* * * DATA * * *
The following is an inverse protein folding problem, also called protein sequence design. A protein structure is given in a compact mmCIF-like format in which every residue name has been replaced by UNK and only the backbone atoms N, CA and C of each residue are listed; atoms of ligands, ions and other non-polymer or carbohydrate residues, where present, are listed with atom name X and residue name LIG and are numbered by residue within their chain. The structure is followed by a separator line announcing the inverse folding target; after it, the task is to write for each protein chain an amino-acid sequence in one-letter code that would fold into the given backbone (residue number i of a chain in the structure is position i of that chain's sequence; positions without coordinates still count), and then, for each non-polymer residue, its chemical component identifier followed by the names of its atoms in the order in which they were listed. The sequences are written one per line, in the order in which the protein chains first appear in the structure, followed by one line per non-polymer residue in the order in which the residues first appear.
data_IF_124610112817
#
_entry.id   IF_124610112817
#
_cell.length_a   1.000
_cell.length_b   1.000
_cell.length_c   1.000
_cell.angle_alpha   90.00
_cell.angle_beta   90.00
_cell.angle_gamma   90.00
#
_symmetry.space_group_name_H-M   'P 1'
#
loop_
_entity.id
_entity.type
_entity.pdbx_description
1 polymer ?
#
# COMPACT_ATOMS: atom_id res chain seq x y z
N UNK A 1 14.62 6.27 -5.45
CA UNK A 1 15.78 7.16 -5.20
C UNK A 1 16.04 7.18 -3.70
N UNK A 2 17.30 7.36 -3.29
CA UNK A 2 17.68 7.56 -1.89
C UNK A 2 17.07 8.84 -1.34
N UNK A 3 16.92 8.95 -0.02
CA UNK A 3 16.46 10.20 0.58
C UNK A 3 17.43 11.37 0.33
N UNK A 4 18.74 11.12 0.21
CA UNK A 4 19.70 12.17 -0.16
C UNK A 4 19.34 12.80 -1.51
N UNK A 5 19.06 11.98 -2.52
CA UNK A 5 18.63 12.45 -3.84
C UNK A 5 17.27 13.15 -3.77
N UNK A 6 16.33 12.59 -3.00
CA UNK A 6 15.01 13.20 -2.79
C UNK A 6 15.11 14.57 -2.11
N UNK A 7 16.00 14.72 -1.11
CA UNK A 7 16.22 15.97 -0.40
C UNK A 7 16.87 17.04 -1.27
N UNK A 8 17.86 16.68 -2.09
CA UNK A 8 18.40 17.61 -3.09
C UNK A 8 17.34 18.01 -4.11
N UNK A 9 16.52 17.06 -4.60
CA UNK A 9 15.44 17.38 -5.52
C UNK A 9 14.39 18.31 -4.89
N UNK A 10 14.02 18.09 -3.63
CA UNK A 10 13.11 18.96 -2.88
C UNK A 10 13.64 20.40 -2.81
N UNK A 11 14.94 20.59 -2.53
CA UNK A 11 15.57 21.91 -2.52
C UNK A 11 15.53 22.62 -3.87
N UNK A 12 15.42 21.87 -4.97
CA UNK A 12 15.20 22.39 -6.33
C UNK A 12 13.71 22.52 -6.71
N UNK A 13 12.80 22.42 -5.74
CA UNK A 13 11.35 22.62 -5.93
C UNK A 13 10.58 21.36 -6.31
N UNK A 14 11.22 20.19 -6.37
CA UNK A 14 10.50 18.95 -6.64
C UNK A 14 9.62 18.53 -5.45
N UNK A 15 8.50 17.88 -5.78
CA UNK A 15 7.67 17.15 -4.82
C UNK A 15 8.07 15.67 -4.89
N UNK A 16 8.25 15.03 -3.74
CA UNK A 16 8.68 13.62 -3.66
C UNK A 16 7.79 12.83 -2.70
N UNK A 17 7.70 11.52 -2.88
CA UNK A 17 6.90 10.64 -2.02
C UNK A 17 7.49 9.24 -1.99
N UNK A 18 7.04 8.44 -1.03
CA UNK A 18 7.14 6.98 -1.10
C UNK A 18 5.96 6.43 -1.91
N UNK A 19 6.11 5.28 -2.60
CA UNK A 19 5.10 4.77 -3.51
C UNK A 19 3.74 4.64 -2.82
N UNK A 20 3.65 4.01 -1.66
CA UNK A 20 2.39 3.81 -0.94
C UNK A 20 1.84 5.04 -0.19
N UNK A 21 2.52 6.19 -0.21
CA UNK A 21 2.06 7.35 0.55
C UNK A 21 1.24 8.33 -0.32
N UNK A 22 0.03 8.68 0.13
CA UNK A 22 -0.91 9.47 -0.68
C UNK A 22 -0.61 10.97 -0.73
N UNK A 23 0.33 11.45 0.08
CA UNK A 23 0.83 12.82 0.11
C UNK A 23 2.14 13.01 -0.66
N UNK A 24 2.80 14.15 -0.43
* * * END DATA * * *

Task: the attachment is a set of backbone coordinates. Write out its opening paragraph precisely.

The following is an inverse protein folding problem, also called protein sequence design. A protein structure is given in a compact mmCIF-like format in which every residue name has been replaced by UNK and only the backbone atoms N, CA and C of each residue are listed; atoms of ligands, ions and other non-polymer or carbohydrate residues, where present, are listed with atom name X and residue name LIG and are numbered by residue within their chain. The structure is followed by a separator line announcing the inverse folding target; after it, the task is to write for each protein chain an amino-acid sequence in one-letter code that would fold into the given backbone (residue number i of a chain in the structure is position i of that chain's sequence; positions without coordinates still count), and then, for each non-polymer residue, its chemical component identifier followed by the names of its atoms in the order in which they were listed. The sequences are written one per line, in the order in which the protein chains first appear in the structure, followed by one line per non-polymer residue in the order in which the residues first appear.